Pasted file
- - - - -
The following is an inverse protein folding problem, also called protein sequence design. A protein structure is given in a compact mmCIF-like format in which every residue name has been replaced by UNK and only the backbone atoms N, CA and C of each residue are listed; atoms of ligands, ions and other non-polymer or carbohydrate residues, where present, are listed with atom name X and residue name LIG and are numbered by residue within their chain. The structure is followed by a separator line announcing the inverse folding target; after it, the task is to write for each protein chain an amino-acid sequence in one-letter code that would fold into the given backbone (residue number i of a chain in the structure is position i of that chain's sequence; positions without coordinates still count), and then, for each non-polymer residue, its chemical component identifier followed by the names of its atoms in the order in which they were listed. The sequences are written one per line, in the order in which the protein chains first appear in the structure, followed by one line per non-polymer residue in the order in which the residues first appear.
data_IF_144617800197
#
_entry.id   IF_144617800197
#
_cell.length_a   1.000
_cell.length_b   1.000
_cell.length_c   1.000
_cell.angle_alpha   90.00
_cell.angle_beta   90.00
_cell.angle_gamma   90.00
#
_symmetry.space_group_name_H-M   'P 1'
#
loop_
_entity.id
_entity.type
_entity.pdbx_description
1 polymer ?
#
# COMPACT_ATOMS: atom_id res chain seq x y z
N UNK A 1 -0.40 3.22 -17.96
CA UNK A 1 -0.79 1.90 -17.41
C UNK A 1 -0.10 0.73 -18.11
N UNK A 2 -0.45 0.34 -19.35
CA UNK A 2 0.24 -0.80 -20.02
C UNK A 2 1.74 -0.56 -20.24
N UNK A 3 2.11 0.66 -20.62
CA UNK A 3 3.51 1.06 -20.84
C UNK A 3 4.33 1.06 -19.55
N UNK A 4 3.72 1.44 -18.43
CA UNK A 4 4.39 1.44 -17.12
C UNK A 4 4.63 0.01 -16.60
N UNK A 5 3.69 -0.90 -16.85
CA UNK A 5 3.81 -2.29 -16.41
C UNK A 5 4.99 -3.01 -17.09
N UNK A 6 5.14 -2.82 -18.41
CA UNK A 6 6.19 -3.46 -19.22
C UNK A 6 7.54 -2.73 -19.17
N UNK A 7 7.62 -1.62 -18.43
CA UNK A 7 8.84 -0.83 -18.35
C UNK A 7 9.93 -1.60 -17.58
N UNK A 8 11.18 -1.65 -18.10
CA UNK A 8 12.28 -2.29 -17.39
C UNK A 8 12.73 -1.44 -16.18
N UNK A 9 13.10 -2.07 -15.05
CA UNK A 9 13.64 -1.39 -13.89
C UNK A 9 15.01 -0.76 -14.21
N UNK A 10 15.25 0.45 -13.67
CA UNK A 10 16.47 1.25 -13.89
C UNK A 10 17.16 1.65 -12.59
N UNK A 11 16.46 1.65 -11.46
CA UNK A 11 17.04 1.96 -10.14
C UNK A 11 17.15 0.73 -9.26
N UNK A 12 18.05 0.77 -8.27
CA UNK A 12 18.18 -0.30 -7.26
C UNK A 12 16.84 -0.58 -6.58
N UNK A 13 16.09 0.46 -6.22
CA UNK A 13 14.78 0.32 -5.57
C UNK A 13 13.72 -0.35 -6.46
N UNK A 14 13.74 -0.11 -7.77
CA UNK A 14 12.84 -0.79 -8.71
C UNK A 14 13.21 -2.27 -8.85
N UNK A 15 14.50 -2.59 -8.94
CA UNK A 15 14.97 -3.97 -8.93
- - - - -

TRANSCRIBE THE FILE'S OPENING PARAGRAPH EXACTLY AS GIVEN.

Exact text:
The following is an inverse protein folding problem, also called protein sequence design. A protein structure is given in a compact mmCIF-like format in which every residue name has been replaced by UNK and only the backbone atoms N, CA and C of each residue are listed; atoms of ligands, ions and other non-polymer or carbohydrate residues, where present, are listed with atom name X and residue name LIG and are numbered by residue within their chain. The structure is followed by a separator line announcing the inverse folding target; after it, the task is to write for each protein chain an amino-acid sequence in one-letter code that would fold into the given backbone (residue number i of a chain in the structure is position i of that chain's sequence; positions without coordinates still count), and then, for each non-polymer residue, its chemical component identifier followed by the names of its atoms in the order in which they were listed. The sequences are written one per line, in the order in which the protein chains first appear in the structure, followed by one line per non-polymer residue in the order in which the residues first appear.